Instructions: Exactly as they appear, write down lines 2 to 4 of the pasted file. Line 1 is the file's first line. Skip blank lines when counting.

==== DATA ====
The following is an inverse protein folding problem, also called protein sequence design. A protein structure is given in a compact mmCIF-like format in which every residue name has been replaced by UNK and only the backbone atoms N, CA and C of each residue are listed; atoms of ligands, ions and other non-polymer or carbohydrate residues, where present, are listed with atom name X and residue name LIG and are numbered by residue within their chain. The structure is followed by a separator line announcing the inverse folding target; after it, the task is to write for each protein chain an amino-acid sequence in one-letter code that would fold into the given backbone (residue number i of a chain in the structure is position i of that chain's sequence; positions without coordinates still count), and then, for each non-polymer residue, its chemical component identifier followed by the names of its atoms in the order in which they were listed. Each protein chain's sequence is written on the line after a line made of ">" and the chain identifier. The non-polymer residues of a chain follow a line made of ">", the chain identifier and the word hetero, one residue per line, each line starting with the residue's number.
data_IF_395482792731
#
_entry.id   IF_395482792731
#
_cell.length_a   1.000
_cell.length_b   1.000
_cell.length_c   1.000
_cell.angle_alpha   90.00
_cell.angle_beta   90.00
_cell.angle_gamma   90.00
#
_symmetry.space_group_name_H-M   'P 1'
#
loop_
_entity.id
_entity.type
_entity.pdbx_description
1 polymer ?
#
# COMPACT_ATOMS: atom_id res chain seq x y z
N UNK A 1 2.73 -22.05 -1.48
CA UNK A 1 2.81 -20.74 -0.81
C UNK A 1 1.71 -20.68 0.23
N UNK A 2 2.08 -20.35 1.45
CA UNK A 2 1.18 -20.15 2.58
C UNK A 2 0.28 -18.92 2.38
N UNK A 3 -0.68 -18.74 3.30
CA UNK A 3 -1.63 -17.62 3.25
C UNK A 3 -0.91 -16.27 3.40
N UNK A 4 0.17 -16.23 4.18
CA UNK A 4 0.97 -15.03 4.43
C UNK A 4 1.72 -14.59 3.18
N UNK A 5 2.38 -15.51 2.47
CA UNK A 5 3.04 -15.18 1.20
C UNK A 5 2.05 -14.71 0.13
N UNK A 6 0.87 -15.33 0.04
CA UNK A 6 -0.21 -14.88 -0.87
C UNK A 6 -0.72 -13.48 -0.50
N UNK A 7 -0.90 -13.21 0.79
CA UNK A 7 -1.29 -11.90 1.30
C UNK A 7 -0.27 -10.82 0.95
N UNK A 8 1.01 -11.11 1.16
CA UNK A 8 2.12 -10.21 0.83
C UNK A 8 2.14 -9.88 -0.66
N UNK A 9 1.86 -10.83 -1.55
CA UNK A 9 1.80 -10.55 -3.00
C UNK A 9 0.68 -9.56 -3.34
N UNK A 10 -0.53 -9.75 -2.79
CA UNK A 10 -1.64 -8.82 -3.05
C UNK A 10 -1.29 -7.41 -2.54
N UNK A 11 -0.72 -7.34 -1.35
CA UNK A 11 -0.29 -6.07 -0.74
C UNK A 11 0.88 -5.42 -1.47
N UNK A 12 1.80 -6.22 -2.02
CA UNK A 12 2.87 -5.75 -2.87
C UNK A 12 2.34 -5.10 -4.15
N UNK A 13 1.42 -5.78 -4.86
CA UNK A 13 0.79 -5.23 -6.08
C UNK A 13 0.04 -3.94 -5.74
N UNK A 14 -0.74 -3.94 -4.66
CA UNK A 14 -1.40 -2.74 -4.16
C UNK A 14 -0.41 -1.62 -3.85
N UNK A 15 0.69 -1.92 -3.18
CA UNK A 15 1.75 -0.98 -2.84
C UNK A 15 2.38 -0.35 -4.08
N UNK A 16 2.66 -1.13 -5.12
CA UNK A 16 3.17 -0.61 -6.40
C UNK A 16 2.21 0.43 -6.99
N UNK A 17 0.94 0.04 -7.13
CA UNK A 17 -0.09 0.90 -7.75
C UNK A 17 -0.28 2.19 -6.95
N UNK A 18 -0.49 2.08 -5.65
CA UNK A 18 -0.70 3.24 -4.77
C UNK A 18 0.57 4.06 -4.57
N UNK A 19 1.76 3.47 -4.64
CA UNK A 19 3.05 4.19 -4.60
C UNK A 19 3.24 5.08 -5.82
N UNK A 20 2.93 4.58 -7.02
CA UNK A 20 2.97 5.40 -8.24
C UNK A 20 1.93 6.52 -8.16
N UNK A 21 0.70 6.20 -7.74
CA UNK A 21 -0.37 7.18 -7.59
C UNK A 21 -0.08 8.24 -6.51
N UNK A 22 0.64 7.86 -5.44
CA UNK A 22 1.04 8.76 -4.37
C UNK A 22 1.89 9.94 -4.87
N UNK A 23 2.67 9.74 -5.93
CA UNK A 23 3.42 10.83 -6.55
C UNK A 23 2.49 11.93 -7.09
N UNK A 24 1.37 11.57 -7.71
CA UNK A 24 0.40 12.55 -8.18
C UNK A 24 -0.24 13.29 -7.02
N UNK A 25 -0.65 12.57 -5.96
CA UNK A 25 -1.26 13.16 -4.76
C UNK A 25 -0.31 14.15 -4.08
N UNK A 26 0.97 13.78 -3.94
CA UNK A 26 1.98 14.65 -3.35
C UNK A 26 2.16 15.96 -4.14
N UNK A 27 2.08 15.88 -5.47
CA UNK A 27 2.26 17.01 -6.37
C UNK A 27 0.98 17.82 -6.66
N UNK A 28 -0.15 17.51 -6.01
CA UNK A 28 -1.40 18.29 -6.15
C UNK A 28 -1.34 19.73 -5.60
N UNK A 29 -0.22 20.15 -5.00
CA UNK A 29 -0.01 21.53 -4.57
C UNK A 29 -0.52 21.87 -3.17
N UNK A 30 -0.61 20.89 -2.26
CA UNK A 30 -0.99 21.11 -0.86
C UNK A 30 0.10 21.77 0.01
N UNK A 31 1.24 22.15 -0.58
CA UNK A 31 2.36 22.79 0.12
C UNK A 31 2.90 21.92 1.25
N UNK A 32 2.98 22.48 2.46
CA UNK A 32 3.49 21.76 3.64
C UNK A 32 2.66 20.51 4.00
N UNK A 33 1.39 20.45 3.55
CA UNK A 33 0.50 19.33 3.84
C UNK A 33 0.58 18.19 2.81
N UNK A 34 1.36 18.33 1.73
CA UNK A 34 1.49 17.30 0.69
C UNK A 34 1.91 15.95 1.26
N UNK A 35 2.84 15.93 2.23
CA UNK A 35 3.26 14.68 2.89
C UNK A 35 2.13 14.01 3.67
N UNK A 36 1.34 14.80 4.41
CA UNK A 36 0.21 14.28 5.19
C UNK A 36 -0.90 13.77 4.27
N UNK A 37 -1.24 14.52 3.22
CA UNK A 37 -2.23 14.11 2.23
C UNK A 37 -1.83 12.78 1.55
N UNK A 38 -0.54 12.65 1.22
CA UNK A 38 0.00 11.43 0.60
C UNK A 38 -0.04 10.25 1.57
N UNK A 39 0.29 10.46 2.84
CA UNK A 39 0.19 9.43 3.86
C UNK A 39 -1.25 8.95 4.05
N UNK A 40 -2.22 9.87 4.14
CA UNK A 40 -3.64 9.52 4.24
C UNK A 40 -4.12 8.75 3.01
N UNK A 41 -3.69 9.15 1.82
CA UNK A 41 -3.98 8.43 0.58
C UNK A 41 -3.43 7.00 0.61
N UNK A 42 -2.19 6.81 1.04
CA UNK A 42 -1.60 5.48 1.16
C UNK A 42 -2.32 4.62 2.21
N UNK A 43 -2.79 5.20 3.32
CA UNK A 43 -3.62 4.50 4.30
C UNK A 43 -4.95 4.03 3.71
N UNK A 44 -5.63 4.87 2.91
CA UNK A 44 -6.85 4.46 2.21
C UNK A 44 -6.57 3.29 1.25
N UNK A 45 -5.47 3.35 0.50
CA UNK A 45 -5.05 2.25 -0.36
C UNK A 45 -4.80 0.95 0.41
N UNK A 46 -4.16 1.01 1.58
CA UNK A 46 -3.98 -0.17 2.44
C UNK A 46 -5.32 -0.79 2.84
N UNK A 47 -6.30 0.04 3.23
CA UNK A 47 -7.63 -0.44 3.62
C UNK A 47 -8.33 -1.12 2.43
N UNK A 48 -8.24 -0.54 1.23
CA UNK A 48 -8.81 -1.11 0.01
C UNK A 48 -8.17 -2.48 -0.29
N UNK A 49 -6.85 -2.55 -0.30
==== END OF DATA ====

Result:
data_IF_395482792731
#
_entry.id   IF_395482792731